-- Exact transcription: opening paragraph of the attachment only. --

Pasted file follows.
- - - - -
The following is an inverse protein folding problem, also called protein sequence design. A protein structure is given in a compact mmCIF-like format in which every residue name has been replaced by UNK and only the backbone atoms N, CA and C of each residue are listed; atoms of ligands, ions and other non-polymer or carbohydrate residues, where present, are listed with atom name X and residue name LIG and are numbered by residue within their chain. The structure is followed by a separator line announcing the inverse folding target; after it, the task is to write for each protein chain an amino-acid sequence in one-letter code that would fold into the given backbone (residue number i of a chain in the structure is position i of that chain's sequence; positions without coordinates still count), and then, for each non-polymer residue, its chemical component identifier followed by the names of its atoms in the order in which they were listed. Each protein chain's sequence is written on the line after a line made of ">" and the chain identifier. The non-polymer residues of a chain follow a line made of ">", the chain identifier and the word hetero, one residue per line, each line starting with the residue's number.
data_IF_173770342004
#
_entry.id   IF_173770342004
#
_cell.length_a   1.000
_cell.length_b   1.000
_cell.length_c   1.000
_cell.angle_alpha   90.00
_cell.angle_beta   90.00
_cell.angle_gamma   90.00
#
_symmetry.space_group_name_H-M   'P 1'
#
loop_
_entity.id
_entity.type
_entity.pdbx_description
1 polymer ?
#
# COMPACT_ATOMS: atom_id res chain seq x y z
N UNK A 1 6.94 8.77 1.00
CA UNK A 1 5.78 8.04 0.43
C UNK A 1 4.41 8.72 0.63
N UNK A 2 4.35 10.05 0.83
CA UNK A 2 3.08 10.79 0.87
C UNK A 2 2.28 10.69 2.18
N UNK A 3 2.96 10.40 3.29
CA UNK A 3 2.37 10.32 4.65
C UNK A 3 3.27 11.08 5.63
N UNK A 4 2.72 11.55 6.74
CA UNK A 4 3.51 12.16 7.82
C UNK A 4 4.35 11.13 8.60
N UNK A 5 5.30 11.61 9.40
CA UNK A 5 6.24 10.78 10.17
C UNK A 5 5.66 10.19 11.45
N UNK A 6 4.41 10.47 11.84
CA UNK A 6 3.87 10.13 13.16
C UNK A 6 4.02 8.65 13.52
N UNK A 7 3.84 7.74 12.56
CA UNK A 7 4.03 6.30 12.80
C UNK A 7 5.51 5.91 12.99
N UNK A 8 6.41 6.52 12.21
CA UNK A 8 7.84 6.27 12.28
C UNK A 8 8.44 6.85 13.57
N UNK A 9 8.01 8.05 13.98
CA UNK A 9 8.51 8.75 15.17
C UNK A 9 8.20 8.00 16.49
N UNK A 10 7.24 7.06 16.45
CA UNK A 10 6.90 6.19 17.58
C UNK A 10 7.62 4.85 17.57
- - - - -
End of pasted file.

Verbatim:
The following is an inverse protein folding problem, also called protein sequence design. A protein structure is given in a compact mmCIF-like format in which every residue name has been replaced by UNK and only the backbone atoms N, CA and C of each residue are listed; atoms of ligands, ions and other non-polymer or carbohydrate residues, where present, are listed with atom name X and residue name LIG and are numbered by residue within their chain. The structure is followed by a separator line announcing the inverse folding target; after it, the task is to write for each protein chain an amino-acid sequence in one-letter code that would fold into the given backbone (residue number i of a chain in the structure is position i of that chain's sequence; positions without coordinates still count), and then, for each non-polymer residue, its chemical component identifier followed by the names of its atoms in the order in which they were listed. Each protein chain's sequence is written on the line after a line made of ">" and the chain identifier. The non-polymer residues of a chain follow a line made of ">", the chain identifier and the word hetero, one residue per line, each line starting with the residue's number.